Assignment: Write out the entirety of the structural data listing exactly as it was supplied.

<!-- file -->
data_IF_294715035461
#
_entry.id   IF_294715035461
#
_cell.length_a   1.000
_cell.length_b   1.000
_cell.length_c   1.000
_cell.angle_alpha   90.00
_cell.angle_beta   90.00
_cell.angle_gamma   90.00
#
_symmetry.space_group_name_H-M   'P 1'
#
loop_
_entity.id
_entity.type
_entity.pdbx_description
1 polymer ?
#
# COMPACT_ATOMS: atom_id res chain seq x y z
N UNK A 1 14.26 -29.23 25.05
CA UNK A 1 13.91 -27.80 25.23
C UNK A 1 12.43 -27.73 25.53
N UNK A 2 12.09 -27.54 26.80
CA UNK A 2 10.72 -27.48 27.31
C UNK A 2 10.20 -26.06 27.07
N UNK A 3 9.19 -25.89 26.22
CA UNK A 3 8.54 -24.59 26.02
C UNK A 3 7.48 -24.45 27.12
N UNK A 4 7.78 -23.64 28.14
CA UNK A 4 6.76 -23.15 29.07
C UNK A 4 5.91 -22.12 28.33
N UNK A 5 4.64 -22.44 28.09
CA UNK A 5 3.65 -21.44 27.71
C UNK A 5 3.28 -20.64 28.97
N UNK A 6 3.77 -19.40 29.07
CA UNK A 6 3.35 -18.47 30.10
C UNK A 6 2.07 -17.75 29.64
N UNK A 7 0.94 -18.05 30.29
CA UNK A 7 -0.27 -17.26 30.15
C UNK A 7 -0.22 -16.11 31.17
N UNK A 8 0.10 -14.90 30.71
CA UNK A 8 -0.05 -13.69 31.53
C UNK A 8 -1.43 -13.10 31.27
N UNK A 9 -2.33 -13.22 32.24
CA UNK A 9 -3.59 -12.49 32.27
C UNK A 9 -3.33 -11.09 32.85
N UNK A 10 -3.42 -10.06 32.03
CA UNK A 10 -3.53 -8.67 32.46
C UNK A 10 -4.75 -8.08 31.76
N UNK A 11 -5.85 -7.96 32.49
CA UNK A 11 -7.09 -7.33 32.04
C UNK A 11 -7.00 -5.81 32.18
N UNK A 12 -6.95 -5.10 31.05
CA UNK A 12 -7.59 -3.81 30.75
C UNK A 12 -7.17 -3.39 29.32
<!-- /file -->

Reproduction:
data_IF_294715035461
#
_entry.id   IF_294715035461
#
_cell.length_a   1.000
_cell.length_b   1.000
_cell.length_c   1.000
_cell.angle_alpha   90.00
_cell.angle_beta   90.00
_cell.angle_gamma   90.00
#
_symmetry.space_group_name_H-M   'P 1'
#
loop_
_entity.id
_entity.type
_entity.pdbx_description
1 polymer ?
#
# COMPACT_ATOMS: atom_id res chain seq x y z
N UNK A 1 14.26 -29.23 25.05
CA UNK A 1 13.91 -27.80 25.23
C UNK A 1 12.43 -27.73 25.53
N UNK A 2 12.09 -27.54 26.80
CA UNK A 2 10.72 -27.48 27.31
C UNK A 2 10.20 -26.06 27.07
N UNK A 3 9.19 -25.89 26.22
CA UNK A 3 8.54 -24.59 26.02
C UNK A 3 7.48 -24.45 27.12
N UNK A 4 7.78 -23.64 28.14
CA UNK A 4 6.76 -23.15 29.07
C UNK A 4 5.91 -22.12 28.33
N UNK A 5 4.64 -22.44 28.09
CA UNK A 5 3.65 -21.44 27.71
C UNK A 5 3.28 -20.64 28.97
N UNK A 6 3.77 -19.40 29.07
CA UNK A 6 3.35 -18.47 30.10
C UNK A 6 2.07 -17.75 29.64
N UNK A 7 0.94 -18.05 30.29
CA UNK A 7 -0.27 -17.26 30.15
C UNK A 7 -0.22 -16.11 31.17
N UNK A 8 0.10 -14.90 30.71
CA UNK A 8 -0.05 -13.69 31.53
C UNK A 8 -1.43 -13.10 31.27
N UNK A 9 -2.33 -13.22 32.24
CA UNK A 9 -3.59 -12.49 32.27
C UNK A 9 -3.33 -11.09 32.85
N UNK A 10 -3.42 -10.06 32.03
CA UNK A 10 -3.53 -8.67 32.46
C UNK A 10 -4.75 -8.08 31.76
N UNK A 11 -5.85 -7.96 32.49
CA UNK A 11 -7.09 -7.33 32.04
C UNK A 11 -7.00 -5.81 32.18
N UNK A 12 -6.95 -5.10 31.05
CA UNK A 12 -7.59 -3.81 30.75
C UNK A 12 -7.17 -3.39 29.32